In May 2012, we noticed the market - the S&P 500 - had some modest valuation upside. If you're interested in reading that article, please click here. We do a lot of extensive fair value estimation on underlying S&P 500 constituents (among others), and their respective fair values (weighted appropriately) inform our market valuation. Let's affirm how we arrive at our current 1678 fair value for the S&P 500, using the SPDR S&P 500 (SPY) as a proxy, in this article.
Our ETF Report on the SPDR S&P 500 (SPY)
First, the SPDR S&P 500 is one of the most common ways to mirror the performance of the S&P 500 Index. We peg the ETF's fair value as $167.80 per share, which translates to a valuation of the S&P 500 of 1678 (the ETF recently closed at $163.45). The lack of a compelling valuation proposition (only modest upside, if it can be considered as such) leads us to believe that we're at the beginning of a rather large market correction (lower). We strongly encourage readers to view the underlying price-to-fair value ratios of constituents later in this article for more information.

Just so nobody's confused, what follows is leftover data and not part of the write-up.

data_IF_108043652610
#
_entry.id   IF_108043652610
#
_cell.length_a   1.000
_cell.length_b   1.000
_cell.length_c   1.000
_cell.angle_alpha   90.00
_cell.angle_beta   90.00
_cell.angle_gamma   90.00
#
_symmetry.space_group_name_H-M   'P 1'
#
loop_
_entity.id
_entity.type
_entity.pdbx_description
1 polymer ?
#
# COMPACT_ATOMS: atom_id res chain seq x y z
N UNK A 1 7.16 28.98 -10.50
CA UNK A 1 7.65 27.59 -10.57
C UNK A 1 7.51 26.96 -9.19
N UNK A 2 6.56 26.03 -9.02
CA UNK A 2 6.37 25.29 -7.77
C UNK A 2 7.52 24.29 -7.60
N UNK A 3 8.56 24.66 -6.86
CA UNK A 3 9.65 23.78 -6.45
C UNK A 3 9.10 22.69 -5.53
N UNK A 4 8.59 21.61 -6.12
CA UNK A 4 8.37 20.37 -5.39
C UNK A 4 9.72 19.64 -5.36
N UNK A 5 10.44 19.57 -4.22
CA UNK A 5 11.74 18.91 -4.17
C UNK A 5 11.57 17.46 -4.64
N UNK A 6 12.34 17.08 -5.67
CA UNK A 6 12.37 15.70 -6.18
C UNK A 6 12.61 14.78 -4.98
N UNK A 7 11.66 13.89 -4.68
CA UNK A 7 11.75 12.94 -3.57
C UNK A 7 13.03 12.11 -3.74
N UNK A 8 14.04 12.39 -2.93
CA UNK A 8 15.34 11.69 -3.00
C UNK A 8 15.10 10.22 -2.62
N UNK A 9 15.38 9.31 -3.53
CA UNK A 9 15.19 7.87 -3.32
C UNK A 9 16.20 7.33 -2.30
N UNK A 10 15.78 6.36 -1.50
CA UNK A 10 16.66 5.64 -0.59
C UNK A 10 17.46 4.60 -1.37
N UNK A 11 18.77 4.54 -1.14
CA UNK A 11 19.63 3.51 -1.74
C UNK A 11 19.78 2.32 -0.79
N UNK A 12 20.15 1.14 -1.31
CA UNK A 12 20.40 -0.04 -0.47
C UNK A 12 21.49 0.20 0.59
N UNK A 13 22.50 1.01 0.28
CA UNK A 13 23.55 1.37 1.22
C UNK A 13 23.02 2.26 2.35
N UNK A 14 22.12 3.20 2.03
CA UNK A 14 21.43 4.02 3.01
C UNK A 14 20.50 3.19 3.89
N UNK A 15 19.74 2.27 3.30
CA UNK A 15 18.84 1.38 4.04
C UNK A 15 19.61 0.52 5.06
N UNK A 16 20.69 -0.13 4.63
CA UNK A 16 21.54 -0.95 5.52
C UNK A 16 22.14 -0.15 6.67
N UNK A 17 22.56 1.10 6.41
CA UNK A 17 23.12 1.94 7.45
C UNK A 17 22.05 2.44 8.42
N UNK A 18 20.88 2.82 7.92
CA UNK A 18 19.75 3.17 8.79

(Click to enlarge)
Expanded Portfolio Analytics
And now to the nitty-gritty. We show below the expanded portfolio analysis of the SPY's holdings. We've limited the image to the top holdings where we reveal our estimate of the price-fair value ratio of each holding based on our DCF valuation. You'll notice that we're actually bullish on quite a few names: Apple (AAPL), Microsoft (MSFT) and Google (GOOG) to name a few (please view the price/fair value column). However, rolling up and weighting all of the price-to-fair value ratios gets us to our 1678 valuation. We don't think this is enough for new investors (new money) to drive the market higher.
Additional disclosure: AAPL, MSFT, and GOOG are included in our actively-managed portfolios.